m e anchoring device may serve also for anchoring and as a hinge for instruments, etc. Further objects, advantages and other features of the present invention will become obvious to those skilled in the art upon reading the

disclosure set forth hereinafter.

Brief Description of the Drawings

Fig. 1 virtual anchoring point device with internal magnet Fig. 2 details the internal magnet Fig. 3 details a virtual port using a vacuum cup with vacuum tube Fig. 4 details a virtual port using a vacuum cup with detachable canula Fig. 5 details a virtual port using a vacuum cup with canula and vacuum reservoir Fig. 6 details a vacuum/magnetic cup with canula Fig. 7 details a virtual port including a wire with a reversed umbrella-shaped device before being attached into place Fig. 8 details a virtual port use of a wire with a reversed umbrella-shaped device attached into place Fig. 9 details an inner body with fluid magnetic filling Fig. 10 details a virtual port self retaining clips Fig. 11 details the structure of a virtual port self retaining clips Fig. 12 details another embodiment of a virtual port self retaining clips Fig. 13 details a virtual port self retaining clips with a vacuum cup/grasping means Fig. 14 details a net for holding internal organs or pushing them aside Fig. 15 details means for holding an internal organ by attaching it to a virtual port Fig. 16 details a balloon with affixed virtual port devices Fig. 17 details vacuum cup with a two-state valve in its Closed state Fig. 18 details vacuum cup with a two-state valve in its Open state Fig. 19 illustrates a plurality of vacuum cups connected to a common vacuum pump Fig. 20 details vacuum cup with a two-state, toggle-switch activated valve in the Vacuum Activate state Fig. 21 details vacuum cup with a two-state valve in the Vacuum Preserve state Fig. 22 details vacuum cup with a three-state, switch-activated valve in the Vacuum Activate state Fig. 23 details vacuum cup with a three-state, switch activated valve in the Vacuum Preserve state Fig. 24 details vacuum cup with a three-state, switch activated valve in the Vacuum Release state Fig. 25 illustrates an electronically-controlled vacuum pump 7 Fig. 26 illustrates a cup-moving means with partial vacuum reduction Fig. 27 illustrates another cup-moving means with partial vacuum reduction Detailed Descrintion of the Preferred Embodiments A preferred embodiment of the present invention will now be described by way of example and with reference to the accompanying drawings.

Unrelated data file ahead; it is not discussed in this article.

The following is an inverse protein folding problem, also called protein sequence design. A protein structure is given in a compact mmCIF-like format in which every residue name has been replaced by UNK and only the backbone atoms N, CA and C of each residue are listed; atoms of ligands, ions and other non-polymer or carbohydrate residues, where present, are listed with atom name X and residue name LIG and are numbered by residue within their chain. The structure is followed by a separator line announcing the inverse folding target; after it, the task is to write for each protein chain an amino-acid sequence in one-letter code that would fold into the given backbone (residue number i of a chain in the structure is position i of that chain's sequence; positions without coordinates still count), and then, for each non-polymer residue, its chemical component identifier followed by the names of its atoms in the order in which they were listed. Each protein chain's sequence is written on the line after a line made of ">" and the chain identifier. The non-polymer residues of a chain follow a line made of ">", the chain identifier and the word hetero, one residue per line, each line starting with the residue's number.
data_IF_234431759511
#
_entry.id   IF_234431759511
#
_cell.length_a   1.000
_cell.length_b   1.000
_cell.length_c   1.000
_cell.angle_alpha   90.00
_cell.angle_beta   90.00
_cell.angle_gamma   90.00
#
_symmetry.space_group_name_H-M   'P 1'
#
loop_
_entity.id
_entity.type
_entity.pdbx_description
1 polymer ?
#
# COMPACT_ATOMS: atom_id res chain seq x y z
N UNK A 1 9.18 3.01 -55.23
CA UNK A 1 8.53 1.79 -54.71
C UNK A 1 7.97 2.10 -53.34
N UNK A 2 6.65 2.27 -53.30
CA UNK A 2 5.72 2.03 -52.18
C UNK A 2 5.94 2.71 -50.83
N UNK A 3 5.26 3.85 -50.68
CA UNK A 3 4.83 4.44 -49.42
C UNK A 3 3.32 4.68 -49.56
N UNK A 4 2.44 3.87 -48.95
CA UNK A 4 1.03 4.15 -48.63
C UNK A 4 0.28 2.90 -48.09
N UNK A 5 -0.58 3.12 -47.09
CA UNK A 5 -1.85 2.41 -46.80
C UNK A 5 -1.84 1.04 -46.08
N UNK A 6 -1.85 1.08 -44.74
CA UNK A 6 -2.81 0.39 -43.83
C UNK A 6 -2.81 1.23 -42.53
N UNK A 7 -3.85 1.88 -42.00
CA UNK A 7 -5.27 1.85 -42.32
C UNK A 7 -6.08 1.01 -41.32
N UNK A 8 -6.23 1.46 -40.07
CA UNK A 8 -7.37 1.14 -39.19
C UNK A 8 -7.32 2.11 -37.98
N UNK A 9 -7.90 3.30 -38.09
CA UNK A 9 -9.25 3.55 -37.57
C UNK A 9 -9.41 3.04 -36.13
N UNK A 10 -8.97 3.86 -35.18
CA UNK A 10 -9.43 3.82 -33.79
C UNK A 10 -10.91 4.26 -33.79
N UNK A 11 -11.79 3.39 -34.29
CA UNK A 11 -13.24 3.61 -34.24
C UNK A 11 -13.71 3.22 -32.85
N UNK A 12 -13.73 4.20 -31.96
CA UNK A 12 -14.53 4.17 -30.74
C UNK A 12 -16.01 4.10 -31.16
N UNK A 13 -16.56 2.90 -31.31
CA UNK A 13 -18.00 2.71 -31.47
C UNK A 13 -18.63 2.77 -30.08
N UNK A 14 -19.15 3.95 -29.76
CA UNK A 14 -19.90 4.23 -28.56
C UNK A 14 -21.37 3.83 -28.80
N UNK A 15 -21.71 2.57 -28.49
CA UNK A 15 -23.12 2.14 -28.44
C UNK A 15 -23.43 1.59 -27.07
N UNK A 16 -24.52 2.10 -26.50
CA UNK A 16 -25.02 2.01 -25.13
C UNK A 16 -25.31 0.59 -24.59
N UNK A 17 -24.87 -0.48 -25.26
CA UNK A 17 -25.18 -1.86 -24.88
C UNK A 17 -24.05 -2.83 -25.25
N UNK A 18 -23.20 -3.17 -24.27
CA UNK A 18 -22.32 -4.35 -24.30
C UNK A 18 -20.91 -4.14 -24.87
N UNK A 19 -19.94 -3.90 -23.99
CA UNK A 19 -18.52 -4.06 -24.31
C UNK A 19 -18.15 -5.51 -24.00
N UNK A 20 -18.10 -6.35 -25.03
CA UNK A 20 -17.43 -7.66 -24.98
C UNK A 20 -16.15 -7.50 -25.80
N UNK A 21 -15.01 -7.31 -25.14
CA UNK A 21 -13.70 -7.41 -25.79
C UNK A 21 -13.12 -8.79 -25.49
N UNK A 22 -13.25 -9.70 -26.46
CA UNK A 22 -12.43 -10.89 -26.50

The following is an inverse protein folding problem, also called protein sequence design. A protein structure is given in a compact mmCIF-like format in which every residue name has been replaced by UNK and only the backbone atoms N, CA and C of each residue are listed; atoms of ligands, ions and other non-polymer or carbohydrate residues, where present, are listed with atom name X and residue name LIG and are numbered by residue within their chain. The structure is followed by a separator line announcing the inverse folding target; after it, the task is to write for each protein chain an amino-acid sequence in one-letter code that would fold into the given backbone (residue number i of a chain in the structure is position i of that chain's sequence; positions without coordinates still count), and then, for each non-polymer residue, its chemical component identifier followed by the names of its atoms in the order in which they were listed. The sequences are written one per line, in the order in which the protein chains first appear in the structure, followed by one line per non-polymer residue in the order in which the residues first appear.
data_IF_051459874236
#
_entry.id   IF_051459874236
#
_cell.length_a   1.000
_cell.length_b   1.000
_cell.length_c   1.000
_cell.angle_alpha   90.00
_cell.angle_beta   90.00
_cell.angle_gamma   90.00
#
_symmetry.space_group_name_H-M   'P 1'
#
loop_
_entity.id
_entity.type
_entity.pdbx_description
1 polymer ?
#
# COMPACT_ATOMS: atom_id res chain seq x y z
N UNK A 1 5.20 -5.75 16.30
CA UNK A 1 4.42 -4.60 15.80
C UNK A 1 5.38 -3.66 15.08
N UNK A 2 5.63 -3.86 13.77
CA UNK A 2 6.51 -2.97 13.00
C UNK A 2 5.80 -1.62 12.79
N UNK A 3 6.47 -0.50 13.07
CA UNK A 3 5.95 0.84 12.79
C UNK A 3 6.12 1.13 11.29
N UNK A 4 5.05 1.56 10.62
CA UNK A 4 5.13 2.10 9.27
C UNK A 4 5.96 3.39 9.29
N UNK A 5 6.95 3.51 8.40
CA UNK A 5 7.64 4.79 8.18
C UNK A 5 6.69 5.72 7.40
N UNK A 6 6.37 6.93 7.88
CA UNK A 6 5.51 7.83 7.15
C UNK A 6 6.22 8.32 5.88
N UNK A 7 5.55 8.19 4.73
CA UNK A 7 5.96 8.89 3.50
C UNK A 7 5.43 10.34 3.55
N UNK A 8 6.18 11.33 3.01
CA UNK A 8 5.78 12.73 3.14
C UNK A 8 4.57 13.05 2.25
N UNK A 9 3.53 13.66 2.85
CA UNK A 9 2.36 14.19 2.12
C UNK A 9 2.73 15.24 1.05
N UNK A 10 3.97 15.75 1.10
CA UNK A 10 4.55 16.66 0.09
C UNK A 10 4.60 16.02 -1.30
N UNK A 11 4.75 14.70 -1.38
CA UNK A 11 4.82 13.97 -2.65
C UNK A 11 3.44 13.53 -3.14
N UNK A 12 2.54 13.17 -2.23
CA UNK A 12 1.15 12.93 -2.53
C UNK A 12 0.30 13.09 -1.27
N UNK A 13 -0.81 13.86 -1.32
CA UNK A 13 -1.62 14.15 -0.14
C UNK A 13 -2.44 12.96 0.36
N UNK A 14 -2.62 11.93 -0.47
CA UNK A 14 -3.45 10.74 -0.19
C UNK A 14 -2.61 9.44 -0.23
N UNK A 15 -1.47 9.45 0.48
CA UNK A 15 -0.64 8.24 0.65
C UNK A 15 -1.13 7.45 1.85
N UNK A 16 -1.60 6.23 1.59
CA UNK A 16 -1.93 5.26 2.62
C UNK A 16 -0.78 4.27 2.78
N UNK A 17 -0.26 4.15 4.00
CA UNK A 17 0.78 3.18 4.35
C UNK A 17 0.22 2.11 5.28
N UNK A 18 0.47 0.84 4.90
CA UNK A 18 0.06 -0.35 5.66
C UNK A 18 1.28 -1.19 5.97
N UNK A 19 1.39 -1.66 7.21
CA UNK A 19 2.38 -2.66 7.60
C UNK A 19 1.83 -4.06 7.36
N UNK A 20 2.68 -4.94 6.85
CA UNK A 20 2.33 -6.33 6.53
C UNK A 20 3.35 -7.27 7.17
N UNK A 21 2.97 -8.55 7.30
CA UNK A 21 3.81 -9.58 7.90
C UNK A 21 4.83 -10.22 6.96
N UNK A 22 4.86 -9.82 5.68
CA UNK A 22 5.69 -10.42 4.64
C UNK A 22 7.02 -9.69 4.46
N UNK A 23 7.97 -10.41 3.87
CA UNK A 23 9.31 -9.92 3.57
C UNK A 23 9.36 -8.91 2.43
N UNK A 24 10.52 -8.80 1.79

The device of the present invention provides a virtual port, that is an instrument that can be non-invasively and removably attached to the undersurface of a patient's cavity, or to various tissues within a cavity, and to which various retracting means are attached.